Michael Lewis is one of the most prolific best-selling nonfiction authors in America, and the majority of his books have either been about the world of finance and business, or the world of sports. Two of his sports books (Moneyball and The Blind Side) have been turned into very successful movies; for some reason, though, there haven’t been any adaptations of his business books (be they "Liar's Poker" or "Flash Boys: A Wall Street Revolt").
Until now, that is. Lewis’ 2010 book "The Big Short: Inside the Doomsday Machine", which told the story of the handful of people who actually made money by anticipating the popping of the housing bubble in 2008, is being adapted as a movie, called simply The Big Short - with Adam McKay (Anchorman 1 & 2) directing and a top-notch cast that includes Brad Pitt, Ryan Gosling, Steve Carell, and Oscar-winner Melissa Leo (The Fighter, Prisoners).
The Big Short film has now gotten its first official trailer, which you can watch, above. The two-and-a-half minute clip is structured in such a way to make The Big Short look like a heist movie, with a group of different investors all realizing around the same time that the housing market was overvalued and that they could make a ton of money by betting, essentially, on the collapse of the American economy. And given the subject matter, Led Zeppelin’s “When the Levee Breaks” is an inspired choice for music.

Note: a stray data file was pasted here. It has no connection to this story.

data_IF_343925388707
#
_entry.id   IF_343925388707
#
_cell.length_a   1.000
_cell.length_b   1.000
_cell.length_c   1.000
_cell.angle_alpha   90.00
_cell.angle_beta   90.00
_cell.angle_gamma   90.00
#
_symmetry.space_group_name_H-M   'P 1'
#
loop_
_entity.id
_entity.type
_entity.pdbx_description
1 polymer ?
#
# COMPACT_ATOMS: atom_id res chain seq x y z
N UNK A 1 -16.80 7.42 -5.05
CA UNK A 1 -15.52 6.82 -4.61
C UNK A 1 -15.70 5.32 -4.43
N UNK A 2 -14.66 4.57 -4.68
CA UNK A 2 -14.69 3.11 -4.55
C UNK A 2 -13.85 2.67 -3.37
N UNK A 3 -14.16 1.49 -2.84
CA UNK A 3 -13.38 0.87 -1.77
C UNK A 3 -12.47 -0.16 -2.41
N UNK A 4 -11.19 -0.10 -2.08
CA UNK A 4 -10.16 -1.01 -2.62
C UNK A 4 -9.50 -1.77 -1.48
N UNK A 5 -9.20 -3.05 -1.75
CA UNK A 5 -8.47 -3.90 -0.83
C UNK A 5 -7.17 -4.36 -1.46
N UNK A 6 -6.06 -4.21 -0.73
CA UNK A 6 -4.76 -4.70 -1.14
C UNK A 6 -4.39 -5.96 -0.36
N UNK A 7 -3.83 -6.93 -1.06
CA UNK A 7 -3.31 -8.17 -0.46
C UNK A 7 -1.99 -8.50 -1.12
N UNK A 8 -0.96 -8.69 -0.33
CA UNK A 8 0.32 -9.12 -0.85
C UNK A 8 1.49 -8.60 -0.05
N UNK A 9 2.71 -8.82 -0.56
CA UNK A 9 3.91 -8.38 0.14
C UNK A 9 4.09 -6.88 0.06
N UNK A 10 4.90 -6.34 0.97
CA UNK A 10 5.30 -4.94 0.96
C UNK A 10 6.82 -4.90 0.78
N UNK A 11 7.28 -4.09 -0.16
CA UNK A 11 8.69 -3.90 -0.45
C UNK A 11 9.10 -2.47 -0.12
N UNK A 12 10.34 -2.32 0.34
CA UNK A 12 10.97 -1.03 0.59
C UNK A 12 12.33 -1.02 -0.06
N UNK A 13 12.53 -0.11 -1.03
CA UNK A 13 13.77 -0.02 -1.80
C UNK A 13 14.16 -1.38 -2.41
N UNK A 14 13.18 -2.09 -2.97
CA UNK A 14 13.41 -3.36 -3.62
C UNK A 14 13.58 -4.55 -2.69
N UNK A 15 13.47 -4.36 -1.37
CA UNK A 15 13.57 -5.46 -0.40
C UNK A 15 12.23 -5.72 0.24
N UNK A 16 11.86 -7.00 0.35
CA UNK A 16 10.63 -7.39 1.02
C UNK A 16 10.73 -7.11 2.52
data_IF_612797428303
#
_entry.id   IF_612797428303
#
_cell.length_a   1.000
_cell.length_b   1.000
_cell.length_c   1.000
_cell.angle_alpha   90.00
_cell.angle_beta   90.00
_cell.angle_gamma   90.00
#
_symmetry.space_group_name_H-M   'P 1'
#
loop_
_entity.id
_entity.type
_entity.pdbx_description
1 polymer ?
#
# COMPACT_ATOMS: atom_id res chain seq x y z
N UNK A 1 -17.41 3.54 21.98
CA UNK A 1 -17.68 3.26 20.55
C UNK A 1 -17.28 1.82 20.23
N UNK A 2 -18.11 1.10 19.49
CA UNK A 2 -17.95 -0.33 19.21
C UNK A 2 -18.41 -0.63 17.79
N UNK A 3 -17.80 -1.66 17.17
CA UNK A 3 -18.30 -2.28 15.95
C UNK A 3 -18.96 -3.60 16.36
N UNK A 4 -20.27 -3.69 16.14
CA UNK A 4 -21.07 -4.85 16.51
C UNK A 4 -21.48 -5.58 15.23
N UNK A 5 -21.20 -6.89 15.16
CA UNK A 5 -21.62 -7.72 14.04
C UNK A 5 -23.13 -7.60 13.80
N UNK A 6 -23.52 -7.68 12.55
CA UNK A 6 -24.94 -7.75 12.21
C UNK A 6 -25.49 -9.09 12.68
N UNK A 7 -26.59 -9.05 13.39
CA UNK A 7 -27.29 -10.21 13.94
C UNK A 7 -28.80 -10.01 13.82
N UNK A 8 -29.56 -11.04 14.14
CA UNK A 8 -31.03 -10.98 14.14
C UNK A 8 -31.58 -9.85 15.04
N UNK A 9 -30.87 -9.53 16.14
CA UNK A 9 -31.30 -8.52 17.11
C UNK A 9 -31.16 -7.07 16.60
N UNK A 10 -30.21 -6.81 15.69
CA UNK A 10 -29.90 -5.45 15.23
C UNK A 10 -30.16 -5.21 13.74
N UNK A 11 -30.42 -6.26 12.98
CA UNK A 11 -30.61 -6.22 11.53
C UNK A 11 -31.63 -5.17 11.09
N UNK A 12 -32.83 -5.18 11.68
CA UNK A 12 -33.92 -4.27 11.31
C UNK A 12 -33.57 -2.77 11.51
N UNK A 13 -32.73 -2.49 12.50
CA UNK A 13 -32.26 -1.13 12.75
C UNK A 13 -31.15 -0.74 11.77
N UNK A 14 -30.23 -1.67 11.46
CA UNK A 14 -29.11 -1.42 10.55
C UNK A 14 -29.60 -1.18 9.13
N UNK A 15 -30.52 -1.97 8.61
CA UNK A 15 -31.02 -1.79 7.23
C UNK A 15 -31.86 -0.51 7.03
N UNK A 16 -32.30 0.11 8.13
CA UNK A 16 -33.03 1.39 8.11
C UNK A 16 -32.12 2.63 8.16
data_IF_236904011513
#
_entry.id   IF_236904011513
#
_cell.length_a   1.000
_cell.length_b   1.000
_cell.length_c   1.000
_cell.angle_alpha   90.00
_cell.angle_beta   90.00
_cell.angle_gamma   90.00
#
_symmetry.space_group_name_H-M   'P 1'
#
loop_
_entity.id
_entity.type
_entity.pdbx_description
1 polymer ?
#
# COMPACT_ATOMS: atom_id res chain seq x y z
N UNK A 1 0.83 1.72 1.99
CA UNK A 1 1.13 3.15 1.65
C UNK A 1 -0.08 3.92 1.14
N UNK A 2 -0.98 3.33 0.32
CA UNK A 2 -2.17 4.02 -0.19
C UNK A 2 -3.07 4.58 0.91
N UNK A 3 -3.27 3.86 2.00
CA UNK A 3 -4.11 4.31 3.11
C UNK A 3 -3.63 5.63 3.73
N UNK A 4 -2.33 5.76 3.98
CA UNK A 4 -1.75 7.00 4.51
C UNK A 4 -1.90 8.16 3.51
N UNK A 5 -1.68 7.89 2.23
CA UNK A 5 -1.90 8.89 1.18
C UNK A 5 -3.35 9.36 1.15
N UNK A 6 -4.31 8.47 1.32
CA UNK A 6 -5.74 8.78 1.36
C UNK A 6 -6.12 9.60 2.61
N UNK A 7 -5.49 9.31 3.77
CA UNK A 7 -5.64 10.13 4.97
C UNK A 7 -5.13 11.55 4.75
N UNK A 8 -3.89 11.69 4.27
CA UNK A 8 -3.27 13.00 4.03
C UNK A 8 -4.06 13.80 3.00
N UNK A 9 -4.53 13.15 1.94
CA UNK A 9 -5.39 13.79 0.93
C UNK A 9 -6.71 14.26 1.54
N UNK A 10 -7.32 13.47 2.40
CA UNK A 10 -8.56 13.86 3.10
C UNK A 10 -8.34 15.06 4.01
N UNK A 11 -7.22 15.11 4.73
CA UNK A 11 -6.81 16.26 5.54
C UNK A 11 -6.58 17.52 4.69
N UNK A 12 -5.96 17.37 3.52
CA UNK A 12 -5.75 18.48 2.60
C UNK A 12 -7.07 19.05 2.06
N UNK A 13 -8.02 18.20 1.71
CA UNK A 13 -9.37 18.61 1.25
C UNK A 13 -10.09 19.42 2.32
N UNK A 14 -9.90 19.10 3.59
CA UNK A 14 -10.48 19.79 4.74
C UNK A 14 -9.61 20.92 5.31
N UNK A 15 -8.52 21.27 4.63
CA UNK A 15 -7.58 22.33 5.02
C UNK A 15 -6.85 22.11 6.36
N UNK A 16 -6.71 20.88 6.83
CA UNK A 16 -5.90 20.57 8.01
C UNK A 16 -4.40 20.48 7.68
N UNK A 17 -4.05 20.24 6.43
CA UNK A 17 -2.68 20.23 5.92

The trailer makes The Big Short look pretty promising. It’s got a great look and a dynamite cast, with Bale and Carell playing probably the book’s two most fascinating characters. Like The Wolf of Wall Street, and Oliver Stone’s Wall Street before it, The Big Short has potential to make high finance look fun and glamorous to audiences - even when its underlying message is that greed is destructive and possibly evil.
The only reasons to worry? Director McKay is best known as a comedy director and Will Ferrell’s writing partner; although he co-wrote Ant-Man he’s never directed anything of this genre or scale. The machinery of collateralized debt obligations and other such financial terminology is notoriously complex and may not lend itself so well to a movie plot. And there’s also something sort of iffy about, in telling the story of an episode in which countless people lost all the money, making a movie that focuses on the few people who were winners.
Even so, there hasn’t yet been a definitive movie about the 2008 financial crisis - though Margin Call and the HBO version of Too Big to Fail come closest - and The Big Short could well become just that.
The Big Short comes out in limited theatrical release on December 11th, 2015, with a wide release set to begin on December 23rd.
Source: Paramount Pictures